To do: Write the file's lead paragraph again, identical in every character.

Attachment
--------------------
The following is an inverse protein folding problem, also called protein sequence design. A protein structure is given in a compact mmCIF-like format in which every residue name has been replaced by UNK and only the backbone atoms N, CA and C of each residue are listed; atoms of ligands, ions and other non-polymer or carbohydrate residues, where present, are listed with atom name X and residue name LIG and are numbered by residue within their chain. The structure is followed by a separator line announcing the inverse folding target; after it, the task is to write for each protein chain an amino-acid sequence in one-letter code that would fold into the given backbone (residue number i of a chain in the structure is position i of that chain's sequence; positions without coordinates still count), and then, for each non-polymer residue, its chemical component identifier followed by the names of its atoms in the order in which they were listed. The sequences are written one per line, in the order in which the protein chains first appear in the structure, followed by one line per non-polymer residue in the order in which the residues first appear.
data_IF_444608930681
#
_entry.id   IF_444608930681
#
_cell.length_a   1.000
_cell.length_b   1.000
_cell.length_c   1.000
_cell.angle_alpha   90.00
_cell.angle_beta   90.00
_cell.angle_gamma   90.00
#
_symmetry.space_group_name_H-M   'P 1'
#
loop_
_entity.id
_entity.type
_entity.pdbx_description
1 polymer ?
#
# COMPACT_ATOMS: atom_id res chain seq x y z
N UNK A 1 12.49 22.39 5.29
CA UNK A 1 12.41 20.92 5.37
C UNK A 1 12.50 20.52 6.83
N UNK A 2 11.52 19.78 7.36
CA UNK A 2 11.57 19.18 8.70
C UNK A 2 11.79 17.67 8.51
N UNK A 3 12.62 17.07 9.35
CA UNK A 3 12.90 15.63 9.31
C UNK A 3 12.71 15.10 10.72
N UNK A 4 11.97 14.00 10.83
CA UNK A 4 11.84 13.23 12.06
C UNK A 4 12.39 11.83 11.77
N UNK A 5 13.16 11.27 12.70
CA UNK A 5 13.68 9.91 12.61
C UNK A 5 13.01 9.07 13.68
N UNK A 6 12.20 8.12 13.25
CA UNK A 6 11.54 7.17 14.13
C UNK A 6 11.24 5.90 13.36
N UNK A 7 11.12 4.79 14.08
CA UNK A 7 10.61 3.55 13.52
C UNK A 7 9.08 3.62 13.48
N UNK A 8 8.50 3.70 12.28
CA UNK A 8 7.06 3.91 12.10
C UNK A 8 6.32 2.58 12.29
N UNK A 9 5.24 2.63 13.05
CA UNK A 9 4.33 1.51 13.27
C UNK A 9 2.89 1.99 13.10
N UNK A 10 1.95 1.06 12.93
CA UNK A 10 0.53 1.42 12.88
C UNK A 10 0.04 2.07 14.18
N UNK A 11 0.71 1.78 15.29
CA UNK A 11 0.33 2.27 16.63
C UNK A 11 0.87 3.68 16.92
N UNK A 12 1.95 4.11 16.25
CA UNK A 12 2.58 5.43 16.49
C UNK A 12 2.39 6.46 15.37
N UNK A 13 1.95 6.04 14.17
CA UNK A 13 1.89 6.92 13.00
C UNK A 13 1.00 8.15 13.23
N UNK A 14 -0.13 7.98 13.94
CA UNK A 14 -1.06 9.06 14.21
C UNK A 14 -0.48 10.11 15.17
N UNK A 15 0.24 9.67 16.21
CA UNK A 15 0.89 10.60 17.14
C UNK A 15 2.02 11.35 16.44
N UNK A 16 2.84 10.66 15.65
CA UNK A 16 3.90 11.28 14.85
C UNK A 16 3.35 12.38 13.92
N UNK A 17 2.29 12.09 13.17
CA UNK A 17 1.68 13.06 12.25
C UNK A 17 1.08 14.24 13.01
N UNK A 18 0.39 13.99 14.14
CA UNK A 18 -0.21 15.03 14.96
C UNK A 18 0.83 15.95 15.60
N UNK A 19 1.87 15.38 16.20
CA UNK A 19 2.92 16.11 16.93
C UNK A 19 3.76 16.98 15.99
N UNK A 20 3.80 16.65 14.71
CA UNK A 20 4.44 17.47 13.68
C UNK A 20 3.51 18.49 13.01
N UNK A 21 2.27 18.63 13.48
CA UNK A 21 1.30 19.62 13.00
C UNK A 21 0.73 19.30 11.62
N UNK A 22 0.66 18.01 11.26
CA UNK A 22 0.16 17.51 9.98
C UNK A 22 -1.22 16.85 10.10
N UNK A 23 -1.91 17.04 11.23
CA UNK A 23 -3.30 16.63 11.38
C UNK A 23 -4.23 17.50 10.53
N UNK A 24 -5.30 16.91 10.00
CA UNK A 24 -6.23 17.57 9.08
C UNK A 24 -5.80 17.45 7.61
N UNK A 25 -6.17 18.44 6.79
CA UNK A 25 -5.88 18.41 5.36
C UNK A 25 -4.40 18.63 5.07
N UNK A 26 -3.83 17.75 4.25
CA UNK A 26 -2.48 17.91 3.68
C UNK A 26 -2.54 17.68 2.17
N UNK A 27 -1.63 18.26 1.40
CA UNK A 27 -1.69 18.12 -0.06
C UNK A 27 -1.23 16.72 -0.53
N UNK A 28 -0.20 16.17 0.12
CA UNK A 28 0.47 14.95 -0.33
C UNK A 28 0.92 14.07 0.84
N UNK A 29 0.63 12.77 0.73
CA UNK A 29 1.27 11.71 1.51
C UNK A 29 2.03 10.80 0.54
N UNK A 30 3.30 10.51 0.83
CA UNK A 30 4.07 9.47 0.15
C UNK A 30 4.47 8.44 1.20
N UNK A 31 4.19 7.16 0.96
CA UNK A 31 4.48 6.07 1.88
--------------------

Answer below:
The following is an inverse protein folding problem, also called protein sequence design. A protein structure is given in a compact mmCIF-like format in which every residue name has been replaced by UNK and only the backbone atoms N, CA and C of each residue are listed; atoms of ligands, ions and other non-polymer or carbohydrate residues, where present, are listed with atom name X and residue name LIG and are numbered by residue within their chain. The structure is followed by a separator line announcing the inverse folding target; after it, the task is to write for each protein chain an amino-acid sequence in one-letter code that would fold into the given backbone (residue number i of a chain in the structure is position i of that chain's sequence; positions without coordinates still count), and then, for each non-polymer residue, its chemical component identifier followed by the names of its atoms in the order in which they were listed. The sequences are written one per line, in the order in which the protein chains first appear in the structure, followed by one line per non-polymer residue in the order in which the residues first appear.